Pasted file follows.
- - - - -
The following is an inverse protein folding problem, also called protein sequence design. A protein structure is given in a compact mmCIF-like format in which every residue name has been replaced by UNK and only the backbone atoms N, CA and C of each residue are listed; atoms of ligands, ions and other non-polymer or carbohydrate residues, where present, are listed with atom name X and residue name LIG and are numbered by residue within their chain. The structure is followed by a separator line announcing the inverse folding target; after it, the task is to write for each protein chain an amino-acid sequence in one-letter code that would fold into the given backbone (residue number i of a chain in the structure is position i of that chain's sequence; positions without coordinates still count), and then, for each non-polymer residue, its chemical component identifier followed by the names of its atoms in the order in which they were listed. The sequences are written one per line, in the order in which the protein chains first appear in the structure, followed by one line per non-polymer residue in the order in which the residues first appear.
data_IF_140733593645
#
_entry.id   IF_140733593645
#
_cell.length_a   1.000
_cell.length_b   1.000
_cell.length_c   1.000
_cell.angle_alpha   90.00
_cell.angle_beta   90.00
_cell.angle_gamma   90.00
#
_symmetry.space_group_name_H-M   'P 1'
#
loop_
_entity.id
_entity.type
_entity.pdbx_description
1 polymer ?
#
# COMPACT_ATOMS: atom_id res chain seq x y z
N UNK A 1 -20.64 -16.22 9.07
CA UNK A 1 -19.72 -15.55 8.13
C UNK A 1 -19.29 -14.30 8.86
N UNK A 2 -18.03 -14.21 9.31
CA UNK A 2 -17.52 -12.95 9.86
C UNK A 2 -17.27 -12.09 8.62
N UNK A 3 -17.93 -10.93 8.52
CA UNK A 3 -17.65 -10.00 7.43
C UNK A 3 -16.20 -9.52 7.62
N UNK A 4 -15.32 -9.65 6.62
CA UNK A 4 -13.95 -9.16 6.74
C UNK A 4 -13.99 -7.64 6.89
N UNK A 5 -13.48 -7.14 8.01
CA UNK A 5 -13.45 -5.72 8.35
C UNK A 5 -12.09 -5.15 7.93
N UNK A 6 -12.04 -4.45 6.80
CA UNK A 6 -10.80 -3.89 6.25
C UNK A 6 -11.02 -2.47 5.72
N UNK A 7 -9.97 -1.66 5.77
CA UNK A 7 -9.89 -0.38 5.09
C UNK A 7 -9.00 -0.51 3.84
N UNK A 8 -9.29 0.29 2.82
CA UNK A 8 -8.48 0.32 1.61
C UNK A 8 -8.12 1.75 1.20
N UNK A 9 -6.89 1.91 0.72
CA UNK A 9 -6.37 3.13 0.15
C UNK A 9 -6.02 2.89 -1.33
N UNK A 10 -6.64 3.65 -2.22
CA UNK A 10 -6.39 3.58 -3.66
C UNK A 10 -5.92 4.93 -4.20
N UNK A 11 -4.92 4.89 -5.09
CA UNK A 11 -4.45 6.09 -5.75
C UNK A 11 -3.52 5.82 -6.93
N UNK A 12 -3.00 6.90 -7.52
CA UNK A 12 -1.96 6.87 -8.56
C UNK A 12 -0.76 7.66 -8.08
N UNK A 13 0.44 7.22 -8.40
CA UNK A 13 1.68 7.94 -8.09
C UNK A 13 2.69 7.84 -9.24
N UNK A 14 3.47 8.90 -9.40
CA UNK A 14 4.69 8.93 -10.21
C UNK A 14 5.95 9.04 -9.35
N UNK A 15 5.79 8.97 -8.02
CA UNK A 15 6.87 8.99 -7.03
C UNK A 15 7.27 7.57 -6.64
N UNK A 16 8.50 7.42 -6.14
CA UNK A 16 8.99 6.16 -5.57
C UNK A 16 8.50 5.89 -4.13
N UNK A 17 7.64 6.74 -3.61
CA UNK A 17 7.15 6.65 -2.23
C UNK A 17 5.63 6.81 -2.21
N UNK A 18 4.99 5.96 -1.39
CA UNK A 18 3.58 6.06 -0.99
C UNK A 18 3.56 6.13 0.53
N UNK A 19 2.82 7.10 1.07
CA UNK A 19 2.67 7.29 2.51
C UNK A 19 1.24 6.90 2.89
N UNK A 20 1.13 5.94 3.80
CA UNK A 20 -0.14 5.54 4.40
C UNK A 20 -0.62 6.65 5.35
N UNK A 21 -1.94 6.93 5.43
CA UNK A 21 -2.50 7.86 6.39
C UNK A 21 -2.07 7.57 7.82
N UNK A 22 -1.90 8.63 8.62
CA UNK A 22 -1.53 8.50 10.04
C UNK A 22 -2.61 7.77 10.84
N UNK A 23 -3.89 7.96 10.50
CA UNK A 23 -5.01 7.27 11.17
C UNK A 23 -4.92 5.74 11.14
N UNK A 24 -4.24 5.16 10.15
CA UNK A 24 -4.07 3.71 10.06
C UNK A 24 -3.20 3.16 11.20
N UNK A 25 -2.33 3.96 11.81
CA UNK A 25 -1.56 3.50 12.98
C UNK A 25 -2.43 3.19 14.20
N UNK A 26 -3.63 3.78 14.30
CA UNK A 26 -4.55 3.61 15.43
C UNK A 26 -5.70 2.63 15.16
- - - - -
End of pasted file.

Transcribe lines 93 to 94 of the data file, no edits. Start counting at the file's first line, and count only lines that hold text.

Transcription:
C UNK A 24 -3.20 3.16 11.20
N UNK A 25 -2.33 3.96 11.81